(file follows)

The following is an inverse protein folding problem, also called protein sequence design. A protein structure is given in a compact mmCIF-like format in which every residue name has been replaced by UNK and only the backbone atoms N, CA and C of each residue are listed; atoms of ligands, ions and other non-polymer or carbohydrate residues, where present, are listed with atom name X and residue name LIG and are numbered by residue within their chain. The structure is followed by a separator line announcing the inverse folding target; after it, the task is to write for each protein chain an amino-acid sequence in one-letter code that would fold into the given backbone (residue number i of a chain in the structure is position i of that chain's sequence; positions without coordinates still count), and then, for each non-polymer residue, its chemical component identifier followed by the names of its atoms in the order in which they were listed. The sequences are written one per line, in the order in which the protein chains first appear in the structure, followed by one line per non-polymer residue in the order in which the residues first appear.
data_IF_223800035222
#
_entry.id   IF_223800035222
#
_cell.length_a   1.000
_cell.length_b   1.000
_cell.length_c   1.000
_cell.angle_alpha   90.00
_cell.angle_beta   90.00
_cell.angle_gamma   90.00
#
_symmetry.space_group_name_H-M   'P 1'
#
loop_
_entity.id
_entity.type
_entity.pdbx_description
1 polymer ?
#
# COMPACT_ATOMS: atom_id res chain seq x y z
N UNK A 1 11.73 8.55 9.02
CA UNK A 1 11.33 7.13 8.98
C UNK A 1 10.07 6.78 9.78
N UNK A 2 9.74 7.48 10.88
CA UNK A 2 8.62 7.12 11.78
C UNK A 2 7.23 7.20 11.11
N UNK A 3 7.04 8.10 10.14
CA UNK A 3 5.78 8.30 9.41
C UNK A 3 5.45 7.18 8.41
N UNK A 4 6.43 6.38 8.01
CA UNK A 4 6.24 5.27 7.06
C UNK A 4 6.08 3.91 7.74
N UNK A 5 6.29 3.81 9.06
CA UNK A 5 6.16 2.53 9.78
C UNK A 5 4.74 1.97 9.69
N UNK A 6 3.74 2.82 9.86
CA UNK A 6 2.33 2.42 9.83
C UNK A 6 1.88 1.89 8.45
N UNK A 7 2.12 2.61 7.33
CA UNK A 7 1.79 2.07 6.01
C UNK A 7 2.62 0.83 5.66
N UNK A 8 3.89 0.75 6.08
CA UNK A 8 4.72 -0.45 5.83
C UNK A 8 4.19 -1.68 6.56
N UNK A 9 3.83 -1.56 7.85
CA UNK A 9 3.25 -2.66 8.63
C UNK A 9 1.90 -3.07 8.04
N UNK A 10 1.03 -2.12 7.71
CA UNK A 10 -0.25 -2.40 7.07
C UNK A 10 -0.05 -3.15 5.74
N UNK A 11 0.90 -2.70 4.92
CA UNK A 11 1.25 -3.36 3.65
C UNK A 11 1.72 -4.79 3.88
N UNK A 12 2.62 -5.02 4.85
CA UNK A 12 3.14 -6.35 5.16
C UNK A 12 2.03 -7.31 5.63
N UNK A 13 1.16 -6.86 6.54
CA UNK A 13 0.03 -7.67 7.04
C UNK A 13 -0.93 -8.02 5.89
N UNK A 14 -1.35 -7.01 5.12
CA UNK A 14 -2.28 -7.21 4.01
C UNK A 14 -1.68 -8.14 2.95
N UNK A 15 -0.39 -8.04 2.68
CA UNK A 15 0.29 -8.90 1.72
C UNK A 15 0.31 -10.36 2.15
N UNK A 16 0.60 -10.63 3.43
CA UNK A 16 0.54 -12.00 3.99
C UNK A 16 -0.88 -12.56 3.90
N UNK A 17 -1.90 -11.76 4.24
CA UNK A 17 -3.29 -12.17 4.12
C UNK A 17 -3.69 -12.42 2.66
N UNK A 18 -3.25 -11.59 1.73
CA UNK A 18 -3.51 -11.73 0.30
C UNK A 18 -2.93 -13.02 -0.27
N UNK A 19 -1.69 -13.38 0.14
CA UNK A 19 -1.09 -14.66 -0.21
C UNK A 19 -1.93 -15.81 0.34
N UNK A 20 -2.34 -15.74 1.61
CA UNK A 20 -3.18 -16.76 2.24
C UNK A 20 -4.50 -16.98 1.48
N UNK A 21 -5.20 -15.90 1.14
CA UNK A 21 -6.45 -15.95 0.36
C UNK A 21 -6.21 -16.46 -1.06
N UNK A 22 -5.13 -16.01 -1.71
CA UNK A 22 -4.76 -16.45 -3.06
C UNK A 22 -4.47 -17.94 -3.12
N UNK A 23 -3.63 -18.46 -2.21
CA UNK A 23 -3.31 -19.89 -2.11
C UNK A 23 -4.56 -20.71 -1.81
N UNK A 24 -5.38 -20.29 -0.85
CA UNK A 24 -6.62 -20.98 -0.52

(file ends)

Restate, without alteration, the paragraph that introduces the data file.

The following is an inverse protein folding problem, also called protein sequence design. A protein structure is given in a compact mmCIF-like format in which every residue name has been replaced by UNK and only the backbone atoms N, CA and C of each residue are listed; atoms of ligands, ions and other non-polymer or carbohydrate residues, where present, are listed with atom name X and residue name LIG and are numbered by residue within their chain. The structure is followed by a separator line announcing the inverse folding target; after it, the task is to write for each protein chain an amino-acid sequence in one-letter code that would fold into the given backbone (residue number i of a chain in the structure is position i of that chain's sequence; positions without coordinates still count), and then, for each non-polymer residue, its chemical component identifier followed by the names of its atoms in the order in which they were listed. The sequences are written one per line, in the order in which the protein chains first appear in the structure, followed by one line per non-polymer residue in the order in which the residues first appear.